James Cameron has apparently always had big plans for his Avatar film series.
In fact, half a decade before Avatar’s 2009 debut – whereupon it became the highest-grossing film of all time worldwide, earning $2.9bn (£2.3bn) at the box office – he had already acquired the rights to its title.
“In 2004 we learned that we had to change the name of our show from Avatar to Avatar: The Last Airbender because James Cameron already had the rights to a movie called Avatar,” series director Giancarlo Volpe revealed in a recent tweet.
“Now [Cameron’s] sequel is called The Way of Water. If part three is called The Firebending Masters we riot,” he quipped.
His tweet alludes to the significant role the element of water plays in the show, with water now serving as the cornerstone of Cameron’s forthcoming sequel, Avatar: The Way of Water.
The Independent has contacted Cameron’s representative for comment.
Although Cameron’s original Avatar premiered in 2009, he began developing it in 1994.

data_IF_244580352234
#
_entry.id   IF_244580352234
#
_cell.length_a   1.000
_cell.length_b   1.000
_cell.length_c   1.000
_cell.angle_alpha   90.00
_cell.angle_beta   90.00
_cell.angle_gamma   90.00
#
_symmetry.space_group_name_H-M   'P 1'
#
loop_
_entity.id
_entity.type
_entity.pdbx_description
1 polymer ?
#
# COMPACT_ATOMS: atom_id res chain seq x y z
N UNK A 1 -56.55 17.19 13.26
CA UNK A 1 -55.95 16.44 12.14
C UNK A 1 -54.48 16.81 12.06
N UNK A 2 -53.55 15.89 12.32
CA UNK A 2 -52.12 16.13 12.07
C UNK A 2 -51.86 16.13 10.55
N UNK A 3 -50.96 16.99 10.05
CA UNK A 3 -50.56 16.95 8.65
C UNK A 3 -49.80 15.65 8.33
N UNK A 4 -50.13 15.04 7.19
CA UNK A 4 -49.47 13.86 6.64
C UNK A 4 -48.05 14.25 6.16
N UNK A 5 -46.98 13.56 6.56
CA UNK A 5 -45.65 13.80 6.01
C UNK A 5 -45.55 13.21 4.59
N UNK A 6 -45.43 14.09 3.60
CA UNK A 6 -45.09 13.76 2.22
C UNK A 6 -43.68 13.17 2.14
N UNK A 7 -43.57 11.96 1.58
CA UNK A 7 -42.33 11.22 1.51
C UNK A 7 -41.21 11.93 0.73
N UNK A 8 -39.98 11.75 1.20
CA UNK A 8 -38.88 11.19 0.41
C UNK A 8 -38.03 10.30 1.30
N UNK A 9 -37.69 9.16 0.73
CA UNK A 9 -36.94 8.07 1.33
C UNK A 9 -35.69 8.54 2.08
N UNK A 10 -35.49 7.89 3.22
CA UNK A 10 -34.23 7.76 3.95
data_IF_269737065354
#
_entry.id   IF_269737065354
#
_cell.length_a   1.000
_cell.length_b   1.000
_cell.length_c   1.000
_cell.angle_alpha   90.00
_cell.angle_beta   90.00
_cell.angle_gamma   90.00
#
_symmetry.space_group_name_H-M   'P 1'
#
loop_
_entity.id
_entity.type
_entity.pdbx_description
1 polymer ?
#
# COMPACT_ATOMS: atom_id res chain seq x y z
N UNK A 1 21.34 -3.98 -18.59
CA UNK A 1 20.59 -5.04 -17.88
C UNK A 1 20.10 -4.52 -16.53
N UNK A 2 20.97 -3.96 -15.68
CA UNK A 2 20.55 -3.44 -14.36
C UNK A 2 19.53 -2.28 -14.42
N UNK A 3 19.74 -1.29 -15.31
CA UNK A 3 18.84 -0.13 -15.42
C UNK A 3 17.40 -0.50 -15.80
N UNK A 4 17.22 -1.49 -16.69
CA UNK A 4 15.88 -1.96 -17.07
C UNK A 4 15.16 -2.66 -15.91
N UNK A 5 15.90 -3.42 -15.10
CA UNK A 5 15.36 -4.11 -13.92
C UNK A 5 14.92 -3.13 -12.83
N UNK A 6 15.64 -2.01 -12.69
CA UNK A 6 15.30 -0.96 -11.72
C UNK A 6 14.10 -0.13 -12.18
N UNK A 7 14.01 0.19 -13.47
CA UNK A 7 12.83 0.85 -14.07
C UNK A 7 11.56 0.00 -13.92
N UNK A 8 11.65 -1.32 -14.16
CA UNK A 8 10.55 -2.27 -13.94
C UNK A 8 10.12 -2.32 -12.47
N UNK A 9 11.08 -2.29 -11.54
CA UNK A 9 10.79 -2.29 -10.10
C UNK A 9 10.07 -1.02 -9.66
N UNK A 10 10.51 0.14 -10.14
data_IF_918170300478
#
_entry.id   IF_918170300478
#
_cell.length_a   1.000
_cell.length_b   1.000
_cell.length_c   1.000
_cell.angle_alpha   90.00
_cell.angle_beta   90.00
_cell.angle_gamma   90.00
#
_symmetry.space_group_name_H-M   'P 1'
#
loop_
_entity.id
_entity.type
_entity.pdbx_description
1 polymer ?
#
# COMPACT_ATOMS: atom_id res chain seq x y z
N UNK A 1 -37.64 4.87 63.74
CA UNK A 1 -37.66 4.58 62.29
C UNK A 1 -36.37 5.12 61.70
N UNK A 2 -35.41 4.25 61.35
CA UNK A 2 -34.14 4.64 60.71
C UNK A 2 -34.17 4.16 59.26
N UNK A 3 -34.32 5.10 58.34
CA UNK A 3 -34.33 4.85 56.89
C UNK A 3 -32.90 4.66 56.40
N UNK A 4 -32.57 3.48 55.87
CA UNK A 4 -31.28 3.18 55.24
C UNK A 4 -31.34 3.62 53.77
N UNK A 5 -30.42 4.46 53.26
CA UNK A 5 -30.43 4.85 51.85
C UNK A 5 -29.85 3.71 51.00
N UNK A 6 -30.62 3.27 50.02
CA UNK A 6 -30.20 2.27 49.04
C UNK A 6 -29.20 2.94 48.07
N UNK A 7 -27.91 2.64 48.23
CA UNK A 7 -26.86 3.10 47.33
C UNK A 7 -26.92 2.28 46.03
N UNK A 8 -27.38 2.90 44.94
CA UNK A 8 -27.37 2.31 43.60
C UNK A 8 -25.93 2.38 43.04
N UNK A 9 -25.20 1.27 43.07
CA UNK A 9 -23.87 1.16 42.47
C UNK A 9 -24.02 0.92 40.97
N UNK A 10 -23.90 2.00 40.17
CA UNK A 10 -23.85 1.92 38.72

He had originally intended to direct it after his 1997 hit Titanic, but the motion capture technology he needed for the film didn’t advance as fast as he’d expected.
So it wasn’t until 2006 that the movie officially got off the ground.
Now, 13 years later, its long-awaited sequel, Avatar: The Way of Water, is finally coming out in cinemas on 16 December.
On Tuesday (6 December), ahead of the film’s official release, members of the media were invited to its London premiere. On social media, critics have already lauded Cameron’s sequel as a “triumph”.
Their praise echoes that of Pinocchio director Guillermo del Toro, who hailed Cameron as “a master at the peak of his powers”, calling the sequel “a staggering achievement”.